Mario Draghi is set to become Italy’s prime minister with an overwhelming parliamentary majority after supporters of the Five Star Movement voted in favour of joining his forthcoming national unity government.
The results of an online poll of rank-and-file supporters of the single largest party in Italy’s parliament showed that almost 60 per cent backed supporting a new coalition led by the former president of the European Central Bank.
The result gives Draghi, who last week was asked by Italy’s president to form a unity government to lead the country out of the pandemic, the support of almost every political party in Italy and will allow the former ECB chief to take office with a broad consensus of support.
The one-time anti-euro party’s leaders had pledged to follow the direction of its members expressed in the online vote.
All large parties in Italy apart from the far-right Brothers of Italy party are now expected to join Draghi’s new coalition, which is expected to be announced by the end of this week.
Out of 74,537 votes cast on the online platform 44,177, or 59.3 per cent, voted in favour of supporting a Draghi government and 30,360, or 40.7 per cent, voted against.
Since Draghi entered Italian politics senior figures within the Five Star Movement, which began life as an online protest group targeted at the Italian political establishment, have been split over whether to back a new technocratic government.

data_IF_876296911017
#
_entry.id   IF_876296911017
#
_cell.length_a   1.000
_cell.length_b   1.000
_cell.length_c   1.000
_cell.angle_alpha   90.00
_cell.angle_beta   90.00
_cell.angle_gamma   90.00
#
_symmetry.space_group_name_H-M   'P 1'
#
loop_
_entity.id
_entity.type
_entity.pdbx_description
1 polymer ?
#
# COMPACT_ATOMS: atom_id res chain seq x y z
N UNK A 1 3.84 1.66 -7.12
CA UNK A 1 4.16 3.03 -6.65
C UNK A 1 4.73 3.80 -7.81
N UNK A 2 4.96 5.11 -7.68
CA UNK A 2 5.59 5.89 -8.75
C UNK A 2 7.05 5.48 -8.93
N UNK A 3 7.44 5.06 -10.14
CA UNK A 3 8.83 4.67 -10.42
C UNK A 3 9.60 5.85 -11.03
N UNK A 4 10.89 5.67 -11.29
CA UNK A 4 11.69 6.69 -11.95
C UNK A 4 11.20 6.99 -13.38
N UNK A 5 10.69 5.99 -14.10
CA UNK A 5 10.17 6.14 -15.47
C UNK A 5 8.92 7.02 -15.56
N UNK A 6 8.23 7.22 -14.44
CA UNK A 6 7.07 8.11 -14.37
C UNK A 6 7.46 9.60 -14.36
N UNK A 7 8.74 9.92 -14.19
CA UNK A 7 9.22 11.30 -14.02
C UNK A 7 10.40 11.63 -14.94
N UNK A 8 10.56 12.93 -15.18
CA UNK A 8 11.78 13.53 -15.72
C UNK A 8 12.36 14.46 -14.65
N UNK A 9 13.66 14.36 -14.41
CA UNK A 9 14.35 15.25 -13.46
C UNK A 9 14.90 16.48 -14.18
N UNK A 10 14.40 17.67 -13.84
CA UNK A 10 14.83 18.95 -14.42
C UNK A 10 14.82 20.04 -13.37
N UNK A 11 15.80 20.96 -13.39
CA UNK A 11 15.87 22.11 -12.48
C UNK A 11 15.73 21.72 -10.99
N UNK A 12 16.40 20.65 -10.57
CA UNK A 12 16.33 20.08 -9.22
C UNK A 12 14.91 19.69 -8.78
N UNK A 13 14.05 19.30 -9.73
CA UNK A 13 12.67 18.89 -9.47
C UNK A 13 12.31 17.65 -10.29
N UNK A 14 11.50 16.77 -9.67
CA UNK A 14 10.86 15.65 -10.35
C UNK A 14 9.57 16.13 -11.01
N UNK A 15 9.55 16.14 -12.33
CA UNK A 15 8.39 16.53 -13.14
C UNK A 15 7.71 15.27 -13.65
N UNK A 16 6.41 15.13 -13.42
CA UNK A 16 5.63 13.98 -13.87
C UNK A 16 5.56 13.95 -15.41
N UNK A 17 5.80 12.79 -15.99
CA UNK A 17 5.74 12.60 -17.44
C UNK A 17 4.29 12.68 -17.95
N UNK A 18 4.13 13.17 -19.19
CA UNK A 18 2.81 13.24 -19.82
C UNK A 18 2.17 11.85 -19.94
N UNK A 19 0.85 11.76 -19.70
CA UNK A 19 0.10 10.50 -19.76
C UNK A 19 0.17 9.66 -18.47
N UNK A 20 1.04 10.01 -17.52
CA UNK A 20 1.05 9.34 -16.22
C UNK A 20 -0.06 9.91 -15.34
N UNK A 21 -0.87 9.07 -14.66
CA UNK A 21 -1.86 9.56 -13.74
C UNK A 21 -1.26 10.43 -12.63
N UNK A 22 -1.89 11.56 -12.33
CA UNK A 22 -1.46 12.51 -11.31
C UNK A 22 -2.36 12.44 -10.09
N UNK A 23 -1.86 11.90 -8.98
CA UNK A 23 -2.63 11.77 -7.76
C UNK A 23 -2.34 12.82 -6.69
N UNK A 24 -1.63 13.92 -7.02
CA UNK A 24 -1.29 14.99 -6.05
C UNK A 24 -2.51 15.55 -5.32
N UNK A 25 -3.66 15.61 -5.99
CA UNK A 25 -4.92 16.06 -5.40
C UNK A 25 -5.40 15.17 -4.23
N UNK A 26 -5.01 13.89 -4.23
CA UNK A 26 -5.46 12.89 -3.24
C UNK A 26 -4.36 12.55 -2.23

Faced with the decision, the Five Star Movement leadership decided to put the matter to members in an online vote held on the party’s Rousseau member platform, as it has done for important turning points in the party’s direction in the past.
Immediately after the vote Luigi Di Maio, a former leader of the party representing its moderate wing and Italy’s outgoing foreign minster, praised the result as showing “great maturity, loyalty to institutions and a sense of belonging to the country”.
Particularly galling for those on the party’s radical wing has been the prospect of joining a coalition government alongside Silvio Berlusconi’s Forza Italia, which has already pledged to support Draghi.
Berlusconi had become a symbol of Italy’s political establishment that the Five Star Movement had railed against when it first entered parliament in 2013.
Ahead of the online vote Alessandro Di Battista, one of the party’s highest profile activists, had said: “Berlusconi’s CV requires us to say no to the new government.”